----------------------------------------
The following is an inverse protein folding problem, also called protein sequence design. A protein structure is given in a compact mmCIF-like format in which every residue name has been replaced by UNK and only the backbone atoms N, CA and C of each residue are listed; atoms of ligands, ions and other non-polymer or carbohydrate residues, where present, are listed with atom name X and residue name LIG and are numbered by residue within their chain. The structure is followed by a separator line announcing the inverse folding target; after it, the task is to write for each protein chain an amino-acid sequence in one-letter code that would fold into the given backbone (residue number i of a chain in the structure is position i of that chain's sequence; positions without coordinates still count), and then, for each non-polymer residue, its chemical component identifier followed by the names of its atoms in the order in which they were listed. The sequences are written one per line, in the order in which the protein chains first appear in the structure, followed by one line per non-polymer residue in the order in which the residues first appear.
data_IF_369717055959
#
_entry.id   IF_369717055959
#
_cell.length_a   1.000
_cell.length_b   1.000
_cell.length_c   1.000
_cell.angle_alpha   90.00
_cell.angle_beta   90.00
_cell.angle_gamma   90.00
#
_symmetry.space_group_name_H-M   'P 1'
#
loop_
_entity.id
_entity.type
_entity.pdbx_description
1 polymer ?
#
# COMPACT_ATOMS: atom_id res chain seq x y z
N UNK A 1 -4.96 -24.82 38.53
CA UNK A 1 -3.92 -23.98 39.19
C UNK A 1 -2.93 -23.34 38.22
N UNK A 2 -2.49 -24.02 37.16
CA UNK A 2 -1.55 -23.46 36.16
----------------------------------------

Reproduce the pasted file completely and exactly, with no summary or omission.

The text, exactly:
The following is an inverse protein folding problem, also called protein sequence design. A protein structure is given in a compact mmCIF-like format in which every residue name has been replaced by UNK and only the backbone atoms N, CA and C of each residue are listed; atoms of ligands, ions and other non-polymer or carbohydrate residues, where present, are listed with atom name X and residue name LIG and are numbered by residue within their chain. The structure is followed by a separator line announcing the inverse folding target; after it, the task is to write for each protein chain an amino-acid sequence in one-letter code that would fold into the given backbone (residue number i of a chain in the structure is position i of that chain's sequence; positions without coordinates still count), and then, for each non-polymer residue, its chemical component identifier followed by the names of its atoms in the order in which they were listed. The sequences are written one per line, in the order in which the protein chains first appear in the structure, followed by one line per non-polymer residue in the order in which the residues first appear.
data_IF_369717055959
#
_entry.id   IF_369717055959
#
_cell.length_a   1.000
_cell.length_b   1.000
_cell.length_c   1.000
_cell.angle_alpha   90.00
_cell.angle_beta   90.00
_cell.angle_gamma   90.00
#
_symmetry.space_group_name_H-M   'P 1'
#
loop_
_entity.id
_entity.type
_entity.pdbx_description
1 polymer ?
#
# COMPACT_ATOMS: atom_id res chain seq x y z
N UNK A 1 -4.96 -24.82 38.53
CA UNK A 1 -3.92 -23.98 39.19
C UNK A 1 -2.93 -23.34 38.22
N UNK A 2 -2.49 -24.02 37.16
CA UNK A 2 -1.55 -23.46 36.16